Philippines Presidential Election: Live Updates

Credit…Jes Aznar for The New York Times

MANILA — Election violence erupted in the Philippines over the weekend and Monday after a shootout between two groups linked to rivals for the mayorship left four people dead and a grenade attack injured nine others.

The shooting occurred in the northern province of Ilocos Sur on Sunday. Separately, local police in the southern town of Maguindanao said five rounds of grenades were fired into a town hall, prompting an exchange of gunfire with police. In Lanao del Sur, videos on social media showed people storming a voting center to destroy ballots and machines. An election official said the government was investigating the episode.

Violence is common in elections in the Philippines, where the government on Monday deployed 270,000 police and military to thwart such attacks.

Tight security was apparent at elementary schools converted into polling stations, and there were reports of broken voting machines and some voters having difficulty locating their names on voter rolls. At a press conference, Marlon Casquejo, an election official, said the government had counted 143 faulty machines across the country. He said these were mostly “isolated incidents” and blamed the old equipment for the problem.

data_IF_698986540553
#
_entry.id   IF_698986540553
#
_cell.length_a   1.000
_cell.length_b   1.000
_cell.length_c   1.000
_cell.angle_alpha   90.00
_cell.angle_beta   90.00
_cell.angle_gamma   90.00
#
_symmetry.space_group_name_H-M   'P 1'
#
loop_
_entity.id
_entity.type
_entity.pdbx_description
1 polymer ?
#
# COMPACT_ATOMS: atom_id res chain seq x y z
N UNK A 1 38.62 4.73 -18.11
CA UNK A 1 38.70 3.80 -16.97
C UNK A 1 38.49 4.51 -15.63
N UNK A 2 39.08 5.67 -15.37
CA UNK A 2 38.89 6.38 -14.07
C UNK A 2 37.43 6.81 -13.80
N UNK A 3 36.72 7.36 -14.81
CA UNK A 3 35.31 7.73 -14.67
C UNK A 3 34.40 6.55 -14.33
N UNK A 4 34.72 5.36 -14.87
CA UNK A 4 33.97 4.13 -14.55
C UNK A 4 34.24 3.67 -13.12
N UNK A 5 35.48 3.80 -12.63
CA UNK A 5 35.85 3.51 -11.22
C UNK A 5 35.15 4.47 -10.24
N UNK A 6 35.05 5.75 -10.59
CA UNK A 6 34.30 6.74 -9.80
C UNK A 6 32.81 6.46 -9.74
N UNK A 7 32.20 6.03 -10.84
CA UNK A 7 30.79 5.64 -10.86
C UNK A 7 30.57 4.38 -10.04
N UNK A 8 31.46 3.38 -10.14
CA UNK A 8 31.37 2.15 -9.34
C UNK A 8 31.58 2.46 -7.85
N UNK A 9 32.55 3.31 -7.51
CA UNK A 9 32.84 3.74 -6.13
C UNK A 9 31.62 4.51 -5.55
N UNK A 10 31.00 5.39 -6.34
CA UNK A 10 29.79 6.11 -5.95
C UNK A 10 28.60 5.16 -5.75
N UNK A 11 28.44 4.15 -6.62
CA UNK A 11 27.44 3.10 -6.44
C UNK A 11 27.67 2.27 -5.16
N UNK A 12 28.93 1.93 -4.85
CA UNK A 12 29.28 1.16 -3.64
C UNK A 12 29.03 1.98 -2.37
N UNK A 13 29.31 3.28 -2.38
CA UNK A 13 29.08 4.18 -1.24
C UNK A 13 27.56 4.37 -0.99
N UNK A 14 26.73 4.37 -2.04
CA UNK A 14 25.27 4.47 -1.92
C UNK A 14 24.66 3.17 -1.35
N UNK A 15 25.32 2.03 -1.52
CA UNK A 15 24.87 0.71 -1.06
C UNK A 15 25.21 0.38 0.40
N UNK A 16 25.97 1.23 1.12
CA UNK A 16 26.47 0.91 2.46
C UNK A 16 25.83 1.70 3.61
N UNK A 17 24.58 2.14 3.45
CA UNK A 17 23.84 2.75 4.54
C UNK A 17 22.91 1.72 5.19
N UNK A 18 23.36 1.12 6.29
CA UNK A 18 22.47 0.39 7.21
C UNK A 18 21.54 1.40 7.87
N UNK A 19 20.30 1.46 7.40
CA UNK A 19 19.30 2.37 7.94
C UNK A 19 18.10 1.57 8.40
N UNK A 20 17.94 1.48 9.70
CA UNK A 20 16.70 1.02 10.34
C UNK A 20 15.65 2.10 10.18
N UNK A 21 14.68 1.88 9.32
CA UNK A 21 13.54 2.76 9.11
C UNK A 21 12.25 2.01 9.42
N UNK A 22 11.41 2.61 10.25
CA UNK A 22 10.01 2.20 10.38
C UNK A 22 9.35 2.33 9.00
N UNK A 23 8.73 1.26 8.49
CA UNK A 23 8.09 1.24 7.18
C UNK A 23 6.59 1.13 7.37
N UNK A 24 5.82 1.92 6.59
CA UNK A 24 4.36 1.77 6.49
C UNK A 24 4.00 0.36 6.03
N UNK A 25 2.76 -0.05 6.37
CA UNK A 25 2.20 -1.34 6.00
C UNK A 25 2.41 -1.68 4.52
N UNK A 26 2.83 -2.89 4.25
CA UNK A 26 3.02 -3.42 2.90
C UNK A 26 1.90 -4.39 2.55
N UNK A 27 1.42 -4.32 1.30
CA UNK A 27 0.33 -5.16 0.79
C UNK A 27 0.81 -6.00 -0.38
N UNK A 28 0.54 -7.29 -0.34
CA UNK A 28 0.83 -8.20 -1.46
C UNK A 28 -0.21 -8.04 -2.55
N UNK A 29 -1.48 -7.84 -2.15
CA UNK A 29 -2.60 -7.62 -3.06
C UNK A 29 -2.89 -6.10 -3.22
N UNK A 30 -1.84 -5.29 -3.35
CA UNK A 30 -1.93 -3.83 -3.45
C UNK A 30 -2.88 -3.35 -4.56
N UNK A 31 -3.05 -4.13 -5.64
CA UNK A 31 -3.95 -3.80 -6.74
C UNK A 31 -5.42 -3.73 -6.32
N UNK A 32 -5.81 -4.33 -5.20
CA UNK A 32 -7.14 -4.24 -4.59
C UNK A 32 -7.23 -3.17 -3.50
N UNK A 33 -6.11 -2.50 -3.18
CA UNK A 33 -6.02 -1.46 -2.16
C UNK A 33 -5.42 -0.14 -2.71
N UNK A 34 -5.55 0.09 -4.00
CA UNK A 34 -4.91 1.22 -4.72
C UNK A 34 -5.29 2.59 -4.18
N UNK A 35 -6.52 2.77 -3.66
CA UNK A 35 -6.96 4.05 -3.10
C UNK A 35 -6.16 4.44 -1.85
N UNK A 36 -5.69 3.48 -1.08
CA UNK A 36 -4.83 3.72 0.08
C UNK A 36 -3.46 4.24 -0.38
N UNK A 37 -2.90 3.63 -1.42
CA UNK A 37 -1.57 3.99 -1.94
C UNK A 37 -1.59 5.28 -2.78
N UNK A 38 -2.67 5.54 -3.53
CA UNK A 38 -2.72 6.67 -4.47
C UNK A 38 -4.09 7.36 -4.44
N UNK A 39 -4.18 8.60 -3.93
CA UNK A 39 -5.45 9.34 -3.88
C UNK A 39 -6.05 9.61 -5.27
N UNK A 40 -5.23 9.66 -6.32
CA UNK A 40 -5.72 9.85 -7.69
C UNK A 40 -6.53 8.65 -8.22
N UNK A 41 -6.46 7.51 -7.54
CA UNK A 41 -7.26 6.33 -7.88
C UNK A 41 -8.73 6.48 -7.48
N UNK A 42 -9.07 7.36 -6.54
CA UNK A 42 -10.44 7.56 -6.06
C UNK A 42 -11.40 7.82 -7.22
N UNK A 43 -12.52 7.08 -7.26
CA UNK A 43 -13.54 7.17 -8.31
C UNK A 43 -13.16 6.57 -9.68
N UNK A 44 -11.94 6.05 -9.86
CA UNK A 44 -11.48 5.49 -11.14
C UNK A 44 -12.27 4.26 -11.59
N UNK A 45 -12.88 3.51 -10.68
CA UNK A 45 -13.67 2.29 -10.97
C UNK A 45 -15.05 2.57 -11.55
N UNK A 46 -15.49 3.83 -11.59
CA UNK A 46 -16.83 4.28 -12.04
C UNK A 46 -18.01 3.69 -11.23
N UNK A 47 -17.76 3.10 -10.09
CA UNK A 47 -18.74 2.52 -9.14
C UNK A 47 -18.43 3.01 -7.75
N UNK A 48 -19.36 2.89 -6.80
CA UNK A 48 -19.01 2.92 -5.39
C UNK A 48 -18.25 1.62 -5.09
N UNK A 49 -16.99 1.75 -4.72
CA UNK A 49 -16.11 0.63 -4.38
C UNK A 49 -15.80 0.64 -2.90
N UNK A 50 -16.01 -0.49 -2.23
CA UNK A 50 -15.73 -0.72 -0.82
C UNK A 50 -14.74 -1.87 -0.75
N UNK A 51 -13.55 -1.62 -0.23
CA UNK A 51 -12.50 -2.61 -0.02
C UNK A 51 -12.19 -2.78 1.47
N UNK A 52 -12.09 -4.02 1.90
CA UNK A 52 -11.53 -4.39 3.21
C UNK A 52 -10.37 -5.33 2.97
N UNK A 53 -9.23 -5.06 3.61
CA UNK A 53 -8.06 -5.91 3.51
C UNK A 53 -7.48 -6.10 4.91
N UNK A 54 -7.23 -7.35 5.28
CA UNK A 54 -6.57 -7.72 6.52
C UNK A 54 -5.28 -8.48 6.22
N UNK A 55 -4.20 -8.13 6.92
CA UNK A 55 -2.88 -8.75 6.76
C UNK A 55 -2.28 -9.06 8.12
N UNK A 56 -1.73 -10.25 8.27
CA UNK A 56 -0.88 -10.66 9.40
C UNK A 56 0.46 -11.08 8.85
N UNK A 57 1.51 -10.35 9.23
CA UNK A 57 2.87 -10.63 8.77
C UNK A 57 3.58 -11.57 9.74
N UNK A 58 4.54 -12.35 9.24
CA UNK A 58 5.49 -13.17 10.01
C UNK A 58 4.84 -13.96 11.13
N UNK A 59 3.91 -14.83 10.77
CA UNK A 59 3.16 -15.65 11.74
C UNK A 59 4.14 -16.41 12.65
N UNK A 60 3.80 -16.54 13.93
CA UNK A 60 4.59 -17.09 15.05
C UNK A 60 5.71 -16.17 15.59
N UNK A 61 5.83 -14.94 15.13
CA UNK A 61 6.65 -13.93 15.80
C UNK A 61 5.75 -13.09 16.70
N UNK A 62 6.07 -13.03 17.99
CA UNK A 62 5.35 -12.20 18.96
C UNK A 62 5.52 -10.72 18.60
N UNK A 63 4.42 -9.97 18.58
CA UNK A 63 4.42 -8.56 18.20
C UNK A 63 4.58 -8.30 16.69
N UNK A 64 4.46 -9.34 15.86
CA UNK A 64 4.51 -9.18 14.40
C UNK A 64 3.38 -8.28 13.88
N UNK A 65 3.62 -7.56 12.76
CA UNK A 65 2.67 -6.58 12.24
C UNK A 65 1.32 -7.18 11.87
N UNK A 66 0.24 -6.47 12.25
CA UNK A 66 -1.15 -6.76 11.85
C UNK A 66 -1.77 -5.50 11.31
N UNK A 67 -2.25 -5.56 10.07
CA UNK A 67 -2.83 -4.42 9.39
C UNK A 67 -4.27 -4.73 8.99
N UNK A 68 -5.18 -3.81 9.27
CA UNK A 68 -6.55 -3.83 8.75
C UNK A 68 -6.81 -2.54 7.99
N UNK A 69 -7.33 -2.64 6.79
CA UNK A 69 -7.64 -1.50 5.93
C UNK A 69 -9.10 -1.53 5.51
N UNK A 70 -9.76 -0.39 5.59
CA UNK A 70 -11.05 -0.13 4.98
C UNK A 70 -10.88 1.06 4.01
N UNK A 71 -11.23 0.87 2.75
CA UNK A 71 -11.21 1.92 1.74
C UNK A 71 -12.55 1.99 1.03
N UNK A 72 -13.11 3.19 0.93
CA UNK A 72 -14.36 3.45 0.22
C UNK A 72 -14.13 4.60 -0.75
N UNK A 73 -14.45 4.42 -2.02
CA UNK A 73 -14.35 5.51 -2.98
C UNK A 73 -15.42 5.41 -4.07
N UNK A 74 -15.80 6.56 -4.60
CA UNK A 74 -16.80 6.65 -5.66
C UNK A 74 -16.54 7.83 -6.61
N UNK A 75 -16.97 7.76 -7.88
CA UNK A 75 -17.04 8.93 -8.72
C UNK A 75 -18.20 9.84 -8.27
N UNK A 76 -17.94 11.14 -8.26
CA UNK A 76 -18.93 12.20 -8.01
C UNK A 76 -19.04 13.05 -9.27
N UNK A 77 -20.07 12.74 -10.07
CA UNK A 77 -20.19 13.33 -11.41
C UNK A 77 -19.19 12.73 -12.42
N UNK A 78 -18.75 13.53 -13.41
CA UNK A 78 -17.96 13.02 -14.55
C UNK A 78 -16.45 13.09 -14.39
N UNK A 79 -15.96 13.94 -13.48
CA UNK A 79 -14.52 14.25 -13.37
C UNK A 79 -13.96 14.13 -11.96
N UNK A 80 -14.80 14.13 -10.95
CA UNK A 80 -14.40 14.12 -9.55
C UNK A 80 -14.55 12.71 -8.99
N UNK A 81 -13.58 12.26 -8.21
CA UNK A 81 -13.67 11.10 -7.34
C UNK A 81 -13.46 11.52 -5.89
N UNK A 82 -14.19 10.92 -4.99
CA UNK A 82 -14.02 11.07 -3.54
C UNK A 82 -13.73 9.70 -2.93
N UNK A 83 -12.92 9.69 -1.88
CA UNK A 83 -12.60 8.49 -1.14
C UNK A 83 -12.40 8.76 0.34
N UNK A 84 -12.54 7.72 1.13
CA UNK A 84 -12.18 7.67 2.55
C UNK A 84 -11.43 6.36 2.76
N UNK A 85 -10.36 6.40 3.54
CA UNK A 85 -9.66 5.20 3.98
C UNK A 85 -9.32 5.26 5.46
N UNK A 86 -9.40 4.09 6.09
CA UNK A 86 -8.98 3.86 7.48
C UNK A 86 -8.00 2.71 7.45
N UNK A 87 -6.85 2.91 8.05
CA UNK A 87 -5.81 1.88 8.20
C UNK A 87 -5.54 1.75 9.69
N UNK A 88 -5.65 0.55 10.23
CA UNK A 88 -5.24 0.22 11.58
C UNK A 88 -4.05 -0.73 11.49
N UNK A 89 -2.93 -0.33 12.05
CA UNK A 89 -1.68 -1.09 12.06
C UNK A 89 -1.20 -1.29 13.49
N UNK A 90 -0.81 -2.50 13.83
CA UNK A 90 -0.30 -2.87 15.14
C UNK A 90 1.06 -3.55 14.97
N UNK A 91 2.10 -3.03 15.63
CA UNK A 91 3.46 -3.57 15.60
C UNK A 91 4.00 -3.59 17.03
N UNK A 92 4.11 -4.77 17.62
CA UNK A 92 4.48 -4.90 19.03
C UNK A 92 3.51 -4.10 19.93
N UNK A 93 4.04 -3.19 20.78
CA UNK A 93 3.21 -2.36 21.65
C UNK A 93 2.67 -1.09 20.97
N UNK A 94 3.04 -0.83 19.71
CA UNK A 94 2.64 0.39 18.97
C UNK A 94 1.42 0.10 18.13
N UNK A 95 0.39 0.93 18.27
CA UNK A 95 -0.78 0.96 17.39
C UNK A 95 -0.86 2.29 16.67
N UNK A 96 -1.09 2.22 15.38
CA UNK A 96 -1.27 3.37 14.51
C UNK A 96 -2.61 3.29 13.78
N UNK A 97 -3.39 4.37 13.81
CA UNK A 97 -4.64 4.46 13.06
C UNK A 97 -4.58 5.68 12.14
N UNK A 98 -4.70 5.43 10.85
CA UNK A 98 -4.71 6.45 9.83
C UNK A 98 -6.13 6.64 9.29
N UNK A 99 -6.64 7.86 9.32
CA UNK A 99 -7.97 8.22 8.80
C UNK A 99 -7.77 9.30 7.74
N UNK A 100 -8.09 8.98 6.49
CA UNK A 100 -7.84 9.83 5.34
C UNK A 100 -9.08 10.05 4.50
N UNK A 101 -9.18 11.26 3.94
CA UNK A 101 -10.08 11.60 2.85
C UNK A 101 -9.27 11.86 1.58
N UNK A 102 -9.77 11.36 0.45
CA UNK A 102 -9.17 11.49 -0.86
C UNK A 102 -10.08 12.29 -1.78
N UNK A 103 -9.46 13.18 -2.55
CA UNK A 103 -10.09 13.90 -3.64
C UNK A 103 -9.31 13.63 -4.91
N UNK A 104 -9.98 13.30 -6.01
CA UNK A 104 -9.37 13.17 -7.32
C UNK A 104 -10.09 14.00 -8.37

Later that day, George Garcia, the Elections Commissioner, said more than 1,800 voting machines had malfunctioned and there were 1,100 backup machines across the country.

Analysts and election observers have described the race between Ferdinand Marcos Jr. and Leni Robredo, the vice president, as an existential battle for the soul of the country, with consequences that cannot be overstated.

Chester Cabalza, the founder of the Manila-based research institute International Development and Security Cooperation, said voting was not just about the next president, but “choosing between good governance in transparent government or continuity of leadership marred by lies and revised”. the story.”

Carl Merencillo, a Manila voter who works at a construction company, brought his wife and two young daughters to Ms. Robredo’s latest campaign rally in Manila’s financial district on Saturday. Mid-morning Monday, he voted for “hope,” he said.

“Certainly, it was for children. It was really a way for me to ensure that the future will be better for the children and their generation,” said Mr. Merencillo.

It took voters between 45 minutes and an hour to cast their ballots in a constituency outside Manila, as the line snaked for about a mile in the scorching tropical sun. Officials tried to enforce social distancing rules to prevent the spread of Covid-19, but voters were packed side by side at many polling stations.

Apart from the top job, thousands of local officials, mayors and senators are also running for office in the Philippines. There are more than 65 million registered voters in the country – a record – and poll workers said polling stations would be open until 7 p.m.

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